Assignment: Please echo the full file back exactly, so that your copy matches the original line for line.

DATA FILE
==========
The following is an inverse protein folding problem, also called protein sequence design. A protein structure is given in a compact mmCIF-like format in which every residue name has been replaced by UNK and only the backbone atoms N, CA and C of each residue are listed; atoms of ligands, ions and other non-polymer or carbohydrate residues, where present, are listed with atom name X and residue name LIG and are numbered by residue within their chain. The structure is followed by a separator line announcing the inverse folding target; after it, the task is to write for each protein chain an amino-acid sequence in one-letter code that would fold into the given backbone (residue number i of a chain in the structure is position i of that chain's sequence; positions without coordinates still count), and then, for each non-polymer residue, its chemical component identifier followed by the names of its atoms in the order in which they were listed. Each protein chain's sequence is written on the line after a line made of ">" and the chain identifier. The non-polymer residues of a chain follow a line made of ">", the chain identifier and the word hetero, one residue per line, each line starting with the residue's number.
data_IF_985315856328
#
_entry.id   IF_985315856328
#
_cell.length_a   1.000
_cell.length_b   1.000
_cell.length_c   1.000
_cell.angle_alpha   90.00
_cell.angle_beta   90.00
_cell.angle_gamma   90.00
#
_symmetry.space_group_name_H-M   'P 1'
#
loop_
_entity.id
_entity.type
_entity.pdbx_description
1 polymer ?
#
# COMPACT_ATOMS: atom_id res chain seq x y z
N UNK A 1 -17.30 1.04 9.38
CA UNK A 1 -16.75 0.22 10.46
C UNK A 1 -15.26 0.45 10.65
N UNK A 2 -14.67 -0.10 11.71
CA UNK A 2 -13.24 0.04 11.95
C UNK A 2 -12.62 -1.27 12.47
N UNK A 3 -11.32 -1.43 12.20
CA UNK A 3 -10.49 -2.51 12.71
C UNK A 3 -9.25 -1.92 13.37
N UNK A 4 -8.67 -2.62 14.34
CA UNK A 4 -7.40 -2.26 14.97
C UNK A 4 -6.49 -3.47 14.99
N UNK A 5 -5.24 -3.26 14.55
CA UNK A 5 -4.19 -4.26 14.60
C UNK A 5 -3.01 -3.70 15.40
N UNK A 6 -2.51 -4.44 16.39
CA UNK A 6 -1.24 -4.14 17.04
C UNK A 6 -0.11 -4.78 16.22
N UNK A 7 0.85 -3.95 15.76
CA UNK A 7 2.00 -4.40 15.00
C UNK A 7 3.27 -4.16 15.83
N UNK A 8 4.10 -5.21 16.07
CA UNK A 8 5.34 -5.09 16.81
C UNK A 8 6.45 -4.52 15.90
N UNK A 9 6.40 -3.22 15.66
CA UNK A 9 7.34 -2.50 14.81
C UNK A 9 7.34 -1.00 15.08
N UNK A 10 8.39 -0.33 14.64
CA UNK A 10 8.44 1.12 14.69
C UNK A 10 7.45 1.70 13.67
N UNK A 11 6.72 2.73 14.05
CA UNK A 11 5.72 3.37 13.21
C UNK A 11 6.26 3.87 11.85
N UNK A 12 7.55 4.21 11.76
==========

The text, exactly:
The following is an inverse protein folding problem, also called protein sequence design. A protein structure is given in a compact mmCIF-like format in which every residue name has been replaced by UNK and only the backbone atoms N, CA and C of each residue are listed; atoms of ligands, ions and other non-polymer or carbohydrate residues, where present, are listed with atom name X and residue name LIG and are numbered by residue within their chain. The structure is followed by a separator line announcing the inverse folding target; after it, the task is to write for each protein chain an amino-acid sequence in one-letter code that would fold into the given backbone (residue number i of a chain in the structure is position i of that chain's sequence; positions without coordinates still count), and then, for each non-polymer residue, its chemical component identifier followed by the names of its atoms in the order in which they were listed. Each protein chain's sequence is written on the line after a line made of ">" and the chain identifier. The non-polymer residues of a chain follow a line made of ">", the chain identifier and the word hetero, one residue per line, each line starting with the residue's number.
data_IF_985315856328
#
_entry.id   IF_985315856328
#
_cell.length_a   1.000
_cell.length_b   1.000
_cell.length_c   1.000
_cell.angle_alpha   90.00
_cell.angle_beta   90.00
_cell.angle_gamma   90.00
#
_symmetry.space_group_name_H-M   'P 1'
#
loop_
_entity.id
_entity.type
_entity.pdbx_description
1 polymer ?
#
# COMPACT_ATOMS: atom_id res chain seq x y z
N UNK A 1 -17.30 1.04 9.38
CA UNK A 1 -16.75 0.22 10.46
C UNK A 1 -15.26 0.45 10.65
N UNK A 2 -14.67 -0.10 11.71
CA UNK A 2 -13.24 0.04 11.95
C UNK A 2 -12.62 -1.27 12.47
N UNK A 3 -11.32 -1.43 12.20
CA UNK A 3 -10.49 -2.51 12.71
C UNK A 3 -9.25 -1.92 13.37
N UNK A 4 -8.67 -2.62 14.34
CA UNK A 4 -7.40 -2.26 14.97
C UNK A 4 -6.49 -3.47 14.99
N UNK A 5 -5.24 -3.26 14.55
CA UNK A 5 -4.19 -4.26 14.60
C UNK A 5 -3.01 -3.70 15.40
N UNK A 6 -2.51 -4.44 16.39
CA UNK A 6 -1.24 -4.14 17.04
C UNK A 6 -0.11 -4.78 16.22
N UNK A 7 0.85 -3.95 15.76
CA UNK A 7 2.00 -4.40 15.00
C UNK A 7 3.27 -4.16 15.83
N UNK A 8 4.10 -5.21 16.07
CA UNK A 8 5.34 -5.09 16.81
C UNK A 8 6.45 -4.52 15.90
N UNK A 9 6.40 -3.22 15.66
CA UNK A 9 7.34 -2.50 14.81
C UNK A 9 7.34 -1.00 15.08
N UNK A 10 8.39 -0.33 14.64
CA UNK A 10 8.44 1.12 14.69
C UNK A 10 7.45 1.70 13.67
N UNK A 11 6.72 2.73 14.05
CA UNK A 11 5.72 3.37 13.21
C UNK A 11 6.26 3.87 11.85
N UNK A 12 7.55 4.21 11.76